Only One Strain Of COVID-19 Delta Variant Now Of Concern: WHO

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Only One Strain Of COVID-19 Delta Variant Now 'Of Concern': WHO

The World Health Organisation said that only one strain of the B.1.617 variant was of concern while downgrading the status of the other two lineages citing a lower rate of transmission.

The World Health Organisation (WHO) on Tuesday, June 1, said that only one strain of the COVID-19 Delta variant, which was first detected in India and considered responsible for the devastating second wave, was considered to be of concern.

It downgraded the status of the other two strains stating that the other two lineages had lower rates of transmission.

The B.1.617 variant was termed a triple mutant variant which divided into three lineages - B.1.617.1, B.1.617.2, and B.1.617.3.

"It has become evident that greater public health risks are currently associated with B.1.617.2, while lower rates of transmission of other lineages have been observed," WHO said, reported Economic Times.

The B.1.617.2 variant remained a variant of concern since the virus can turn out to be more fatal than the original version owing to an enhanced transmissibility rate and holding potential to get past the vaccine protections.

Greek Names For The Virus Variants

To prevent stigmatising countries for detecting virus variants, the WHO on Monday, May 31, announced that the COVID-19 variant found in India would be referred to as 'Delta Variant'.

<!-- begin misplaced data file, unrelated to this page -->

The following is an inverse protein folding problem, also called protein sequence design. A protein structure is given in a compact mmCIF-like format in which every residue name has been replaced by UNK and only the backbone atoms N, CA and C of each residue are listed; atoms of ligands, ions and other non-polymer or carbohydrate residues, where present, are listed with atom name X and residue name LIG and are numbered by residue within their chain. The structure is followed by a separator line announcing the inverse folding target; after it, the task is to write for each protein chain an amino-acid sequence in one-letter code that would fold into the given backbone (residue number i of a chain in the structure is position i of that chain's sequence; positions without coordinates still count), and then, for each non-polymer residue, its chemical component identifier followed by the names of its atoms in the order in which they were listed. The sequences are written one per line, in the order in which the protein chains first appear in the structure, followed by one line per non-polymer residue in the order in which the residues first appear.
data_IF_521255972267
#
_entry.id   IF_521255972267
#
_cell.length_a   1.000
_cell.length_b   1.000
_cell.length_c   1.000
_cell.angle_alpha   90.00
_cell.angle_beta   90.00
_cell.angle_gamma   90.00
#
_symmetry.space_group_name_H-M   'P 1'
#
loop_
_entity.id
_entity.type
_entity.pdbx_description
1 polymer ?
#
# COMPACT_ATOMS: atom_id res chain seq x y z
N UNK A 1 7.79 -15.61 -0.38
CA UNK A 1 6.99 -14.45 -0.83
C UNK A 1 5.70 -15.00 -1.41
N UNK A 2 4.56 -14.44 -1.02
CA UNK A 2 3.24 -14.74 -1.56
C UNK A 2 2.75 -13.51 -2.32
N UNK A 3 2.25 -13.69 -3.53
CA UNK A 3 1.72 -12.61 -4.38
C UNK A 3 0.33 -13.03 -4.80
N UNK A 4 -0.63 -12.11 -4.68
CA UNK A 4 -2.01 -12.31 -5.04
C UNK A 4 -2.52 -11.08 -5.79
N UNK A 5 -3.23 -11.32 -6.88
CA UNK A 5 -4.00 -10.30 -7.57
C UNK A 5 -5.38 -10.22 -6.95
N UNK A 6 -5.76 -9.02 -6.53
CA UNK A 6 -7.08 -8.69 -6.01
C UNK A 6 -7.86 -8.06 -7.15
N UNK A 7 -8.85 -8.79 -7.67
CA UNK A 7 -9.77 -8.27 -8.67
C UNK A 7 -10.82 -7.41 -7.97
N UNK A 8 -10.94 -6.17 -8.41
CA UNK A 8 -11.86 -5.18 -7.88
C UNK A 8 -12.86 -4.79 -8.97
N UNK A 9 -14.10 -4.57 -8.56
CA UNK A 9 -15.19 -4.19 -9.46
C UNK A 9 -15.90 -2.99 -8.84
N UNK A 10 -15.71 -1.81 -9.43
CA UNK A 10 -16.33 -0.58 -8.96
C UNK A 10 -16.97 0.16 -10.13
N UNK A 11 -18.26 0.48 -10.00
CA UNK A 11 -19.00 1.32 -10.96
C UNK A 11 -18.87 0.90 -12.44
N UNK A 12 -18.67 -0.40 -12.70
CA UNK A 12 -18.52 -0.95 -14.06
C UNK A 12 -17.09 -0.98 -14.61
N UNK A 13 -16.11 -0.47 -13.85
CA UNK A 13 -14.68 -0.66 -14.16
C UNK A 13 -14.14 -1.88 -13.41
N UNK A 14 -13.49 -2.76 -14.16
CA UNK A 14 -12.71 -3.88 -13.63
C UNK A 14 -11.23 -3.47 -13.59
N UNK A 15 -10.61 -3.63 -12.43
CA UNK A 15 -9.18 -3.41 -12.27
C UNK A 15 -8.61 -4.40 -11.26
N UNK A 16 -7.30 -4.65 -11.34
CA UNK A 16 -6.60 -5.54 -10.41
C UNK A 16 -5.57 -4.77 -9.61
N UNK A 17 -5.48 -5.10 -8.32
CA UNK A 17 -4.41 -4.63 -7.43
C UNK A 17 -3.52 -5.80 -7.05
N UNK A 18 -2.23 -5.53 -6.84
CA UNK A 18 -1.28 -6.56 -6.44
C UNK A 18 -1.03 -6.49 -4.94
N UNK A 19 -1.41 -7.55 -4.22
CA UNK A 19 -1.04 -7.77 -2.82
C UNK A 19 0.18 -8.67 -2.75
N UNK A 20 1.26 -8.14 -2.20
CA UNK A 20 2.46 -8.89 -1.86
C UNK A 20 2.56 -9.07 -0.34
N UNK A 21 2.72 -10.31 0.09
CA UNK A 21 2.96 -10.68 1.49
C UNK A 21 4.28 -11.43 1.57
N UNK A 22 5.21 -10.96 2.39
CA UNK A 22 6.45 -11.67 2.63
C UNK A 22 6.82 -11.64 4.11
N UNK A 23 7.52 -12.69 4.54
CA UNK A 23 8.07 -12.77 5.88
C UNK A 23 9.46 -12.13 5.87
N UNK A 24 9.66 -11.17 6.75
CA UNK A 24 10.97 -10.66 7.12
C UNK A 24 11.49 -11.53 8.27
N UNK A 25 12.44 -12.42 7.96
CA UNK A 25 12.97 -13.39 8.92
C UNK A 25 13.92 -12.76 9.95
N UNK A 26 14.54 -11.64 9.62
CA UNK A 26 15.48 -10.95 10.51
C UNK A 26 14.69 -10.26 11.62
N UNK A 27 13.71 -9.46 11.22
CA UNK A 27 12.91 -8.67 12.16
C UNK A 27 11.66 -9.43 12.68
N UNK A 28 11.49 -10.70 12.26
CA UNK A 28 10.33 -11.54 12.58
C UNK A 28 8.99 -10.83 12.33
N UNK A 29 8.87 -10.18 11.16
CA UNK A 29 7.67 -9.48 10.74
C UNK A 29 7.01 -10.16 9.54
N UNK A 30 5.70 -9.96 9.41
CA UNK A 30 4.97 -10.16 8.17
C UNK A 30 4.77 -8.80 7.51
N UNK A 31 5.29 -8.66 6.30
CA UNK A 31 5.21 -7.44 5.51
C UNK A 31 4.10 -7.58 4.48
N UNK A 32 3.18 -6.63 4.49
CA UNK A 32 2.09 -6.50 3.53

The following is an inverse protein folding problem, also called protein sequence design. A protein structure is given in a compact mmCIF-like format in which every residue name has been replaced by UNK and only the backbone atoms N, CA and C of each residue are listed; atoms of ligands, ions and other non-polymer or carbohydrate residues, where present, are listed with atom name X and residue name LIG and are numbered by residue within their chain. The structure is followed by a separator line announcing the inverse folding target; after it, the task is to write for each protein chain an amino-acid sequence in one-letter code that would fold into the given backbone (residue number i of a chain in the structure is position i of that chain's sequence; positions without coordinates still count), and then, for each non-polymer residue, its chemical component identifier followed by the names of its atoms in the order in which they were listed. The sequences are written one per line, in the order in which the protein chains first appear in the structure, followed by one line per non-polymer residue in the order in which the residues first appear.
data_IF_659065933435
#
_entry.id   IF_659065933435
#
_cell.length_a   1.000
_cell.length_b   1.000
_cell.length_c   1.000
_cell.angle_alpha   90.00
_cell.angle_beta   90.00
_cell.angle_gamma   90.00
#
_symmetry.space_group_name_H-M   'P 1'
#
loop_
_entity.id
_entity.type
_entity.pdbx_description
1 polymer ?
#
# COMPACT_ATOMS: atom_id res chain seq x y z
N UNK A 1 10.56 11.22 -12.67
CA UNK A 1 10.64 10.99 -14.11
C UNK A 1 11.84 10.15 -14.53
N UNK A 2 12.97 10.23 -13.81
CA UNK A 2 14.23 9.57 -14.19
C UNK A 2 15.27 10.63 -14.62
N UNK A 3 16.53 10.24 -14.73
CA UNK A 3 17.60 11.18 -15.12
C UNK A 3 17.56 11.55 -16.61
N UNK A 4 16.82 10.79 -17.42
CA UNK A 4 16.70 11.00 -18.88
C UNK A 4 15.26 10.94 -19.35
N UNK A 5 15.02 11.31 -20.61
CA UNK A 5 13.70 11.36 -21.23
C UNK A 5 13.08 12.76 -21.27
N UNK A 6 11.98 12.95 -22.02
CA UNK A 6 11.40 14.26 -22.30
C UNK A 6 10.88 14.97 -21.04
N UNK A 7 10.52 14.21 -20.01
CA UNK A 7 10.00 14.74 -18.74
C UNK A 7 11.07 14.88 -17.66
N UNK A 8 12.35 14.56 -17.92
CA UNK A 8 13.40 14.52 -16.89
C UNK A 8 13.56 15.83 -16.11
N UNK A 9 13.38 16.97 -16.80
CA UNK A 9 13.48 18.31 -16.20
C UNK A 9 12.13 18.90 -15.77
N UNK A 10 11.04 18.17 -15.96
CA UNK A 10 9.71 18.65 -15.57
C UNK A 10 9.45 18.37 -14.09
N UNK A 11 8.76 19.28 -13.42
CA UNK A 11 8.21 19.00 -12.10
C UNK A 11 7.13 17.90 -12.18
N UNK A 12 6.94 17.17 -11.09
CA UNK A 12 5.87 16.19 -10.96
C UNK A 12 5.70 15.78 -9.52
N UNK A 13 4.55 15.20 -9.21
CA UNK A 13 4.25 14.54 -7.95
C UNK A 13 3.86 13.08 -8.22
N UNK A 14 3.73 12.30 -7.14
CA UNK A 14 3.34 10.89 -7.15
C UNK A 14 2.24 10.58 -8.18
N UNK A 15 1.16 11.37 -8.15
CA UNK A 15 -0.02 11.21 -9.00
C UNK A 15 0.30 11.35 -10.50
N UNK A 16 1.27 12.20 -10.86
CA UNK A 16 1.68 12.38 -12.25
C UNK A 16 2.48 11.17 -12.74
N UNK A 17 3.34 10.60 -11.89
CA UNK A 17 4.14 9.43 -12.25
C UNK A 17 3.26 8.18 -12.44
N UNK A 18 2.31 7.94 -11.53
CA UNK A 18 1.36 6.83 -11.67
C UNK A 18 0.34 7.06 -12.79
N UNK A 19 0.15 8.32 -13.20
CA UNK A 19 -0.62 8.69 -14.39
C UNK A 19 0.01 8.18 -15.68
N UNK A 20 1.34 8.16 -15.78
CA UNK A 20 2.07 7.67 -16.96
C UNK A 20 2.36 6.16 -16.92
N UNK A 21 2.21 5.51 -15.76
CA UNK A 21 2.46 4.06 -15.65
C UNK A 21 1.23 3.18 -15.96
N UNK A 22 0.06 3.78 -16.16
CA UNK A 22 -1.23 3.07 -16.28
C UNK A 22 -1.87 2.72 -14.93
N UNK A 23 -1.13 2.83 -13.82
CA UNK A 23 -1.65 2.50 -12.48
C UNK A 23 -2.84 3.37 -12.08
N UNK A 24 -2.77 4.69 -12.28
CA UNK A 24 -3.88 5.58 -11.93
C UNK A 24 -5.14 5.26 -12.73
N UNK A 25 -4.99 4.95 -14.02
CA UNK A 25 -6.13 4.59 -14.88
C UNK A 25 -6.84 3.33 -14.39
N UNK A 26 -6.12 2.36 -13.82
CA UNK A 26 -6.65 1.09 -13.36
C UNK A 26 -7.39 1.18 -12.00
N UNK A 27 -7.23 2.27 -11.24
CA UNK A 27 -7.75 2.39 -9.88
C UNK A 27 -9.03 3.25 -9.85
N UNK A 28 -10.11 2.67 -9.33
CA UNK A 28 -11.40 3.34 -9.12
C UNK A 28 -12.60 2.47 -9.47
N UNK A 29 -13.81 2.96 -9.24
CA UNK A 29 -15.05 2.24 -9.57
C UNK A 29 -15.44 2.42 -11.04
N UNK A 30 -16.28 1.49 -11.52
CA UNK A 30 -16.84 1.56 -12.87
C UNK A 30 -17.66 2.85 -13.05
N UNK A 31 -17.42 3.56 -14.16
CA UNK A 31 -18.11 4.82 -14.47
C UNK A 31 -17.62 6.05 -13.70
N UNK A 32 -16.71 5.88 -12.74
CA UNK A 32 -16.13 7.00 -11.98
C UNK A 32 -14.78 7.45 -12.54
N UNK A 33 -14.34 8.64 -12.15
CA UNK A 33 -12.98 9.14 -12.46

The variant "earlier found" in India will be known as "Kappa", the WHO stated.

The 'variants of concern' would be referred to by Greek alphabets and will not replace the existing scientific names. The new nomenclature would aid public discussion and reduce the stigma around the countries where the variants first emerged, said Dr Maria Van Kerkhove, technical lead of COVID-19 at WHO.

So far, four coronavirus variants have been deemed as 'variants of concern'. The first which originated in the UK, scientifically known as B.1.1.7, would be called the 'Alpha' variant. The second known as B.1.351 which originated in South Africa would be called the 'Beta' variant. The third variant would be known as the 'Gamma' variant which originated in Brazil and the fourth would be called the 'Delta' variant which originated in India.

India's health ministry had objected to the variant being called 'India variant' which has caused the recent surge of infections in the country.

Also Read: Only 5.22% Transgender Persons Vaccinated; Misinformation, Lack Of Digital Knowledge Preventing From Getting Inoculated

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